An Ontario arbitrator has upheld the discharge of a "modern
day prophet" who stated, "the first element to attack is
water – the next is fire" after being told that she
was suspended for five days.
The employer had issued the five-day suspension to the employee
for carelessly packing defective product. The employee asked
to speak with the plant manager, and then made the water-fire
statement. Her statement had particular poignancy because of
a serious flood at the facility approximately one year earlier.
The employer discharged the employee. The union
grieved. At the arbitration hearing, the employee testified
that "there was too much wickedness in the plant" and
that the manager's disciplinary decisions had been wicked and
unreasonable. She stated that she was a religious person and
that she believed that bad things happen to wicked people.
She also said that she had no intention of starting any fires and
did not intend any threat. She refused to apologize.
Arbitrator Norman Jesin referred to Bill 168 which added
workplace violence provisions to the Ontario Occupational Health
and Safety Act. He decided that the employer had just cause
to discharge the employee. Even if the water-fire statement
was not a threat, it was made in a loud and aggressive manner and
was an attempt to intimidate the plant manager into reconsidering
the five-day suspension. The arbitrator stated that,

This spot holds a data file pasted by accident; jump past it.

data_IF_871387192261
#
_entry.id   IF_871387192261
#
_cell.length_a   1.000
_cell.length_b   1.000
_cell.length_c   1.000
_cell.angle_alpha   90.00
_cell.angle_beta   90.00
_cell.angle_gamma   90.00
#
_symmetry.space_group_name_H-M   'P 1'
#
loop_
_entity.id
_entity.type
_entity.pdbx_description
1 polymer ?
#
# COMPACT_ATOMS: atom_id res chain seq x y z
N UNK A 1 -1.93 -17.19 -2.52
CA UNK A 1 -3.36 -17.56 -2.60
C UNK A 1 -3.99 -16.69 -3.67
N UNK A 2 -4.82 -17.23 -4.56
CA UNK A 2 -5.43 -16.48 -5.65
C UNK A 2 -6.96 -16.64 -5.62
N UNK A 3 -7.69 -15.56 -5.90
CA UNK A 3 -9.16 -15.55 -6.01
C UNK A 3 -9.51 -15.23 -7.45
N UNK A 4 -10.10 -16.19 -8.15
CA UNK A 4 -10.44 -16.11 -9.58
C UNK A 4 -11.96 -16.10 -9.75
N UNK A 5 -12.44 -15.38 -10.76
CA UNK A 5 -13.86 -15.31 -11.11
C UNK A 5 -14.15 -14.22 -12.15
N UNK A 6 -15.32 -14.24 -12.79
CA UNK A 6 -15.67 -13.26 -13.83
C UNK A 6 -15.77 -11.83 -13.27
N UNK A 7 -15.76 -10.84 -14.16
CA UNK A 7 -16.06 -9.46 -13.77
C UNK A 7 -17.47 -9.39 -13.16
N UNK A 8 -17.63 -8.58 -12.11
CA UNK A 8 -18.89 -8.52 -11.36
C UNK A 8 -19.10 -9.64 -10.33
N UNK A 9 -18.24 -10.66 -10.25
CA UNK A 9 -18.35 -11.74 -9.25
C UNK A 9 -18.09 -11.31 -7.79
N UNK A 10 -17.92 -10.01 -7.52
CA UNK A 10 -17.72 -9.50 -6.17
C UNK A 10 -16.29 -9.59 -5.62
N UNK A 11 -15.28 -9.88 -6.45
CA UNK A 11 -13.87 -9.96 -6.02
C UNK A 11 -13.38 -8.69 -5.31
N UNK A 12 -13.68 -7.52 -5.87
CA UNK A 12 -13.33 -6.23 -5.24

"The grievor would have me believe that she is a modern day
prophet simply issuing a warning for the benefit" of the plant
manager. "But I have no doubt that the comments were designed
to scare [the manager] into rescinding the suspension."
In light of the employee's disciplinary record (a previous
one-day and three-day suspension), and particularly in light of the
employee's failure to show any remorse, the arbitrator upheld
This decision is part of what appears to be a trend towards
arbitrators taking a hard line on threats of violence (see a
previous blog post on this issue
U.S.W. v. Plastipak Industries Inc., 2012 CarswellOnt 7659
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Back in July 2012, we covered "PVYW v Comcare" (No 2),  FCA 395, which concerned an employee in the HR department of an Australian government agency who was injured on a work-related trip to a country town in New South Wales.
The employee, Ashworth, alleged that the manager demanded that she close the door and then positioned herself in front of the closed door and started screaming and pointing her finger in the employee’s face.
A discussion on the judicial decision in a recent case, where a BC employer has successfully defended a claim for constructive dismissal despite taking away supervisory duties and moving the employee from an office to a cubicle.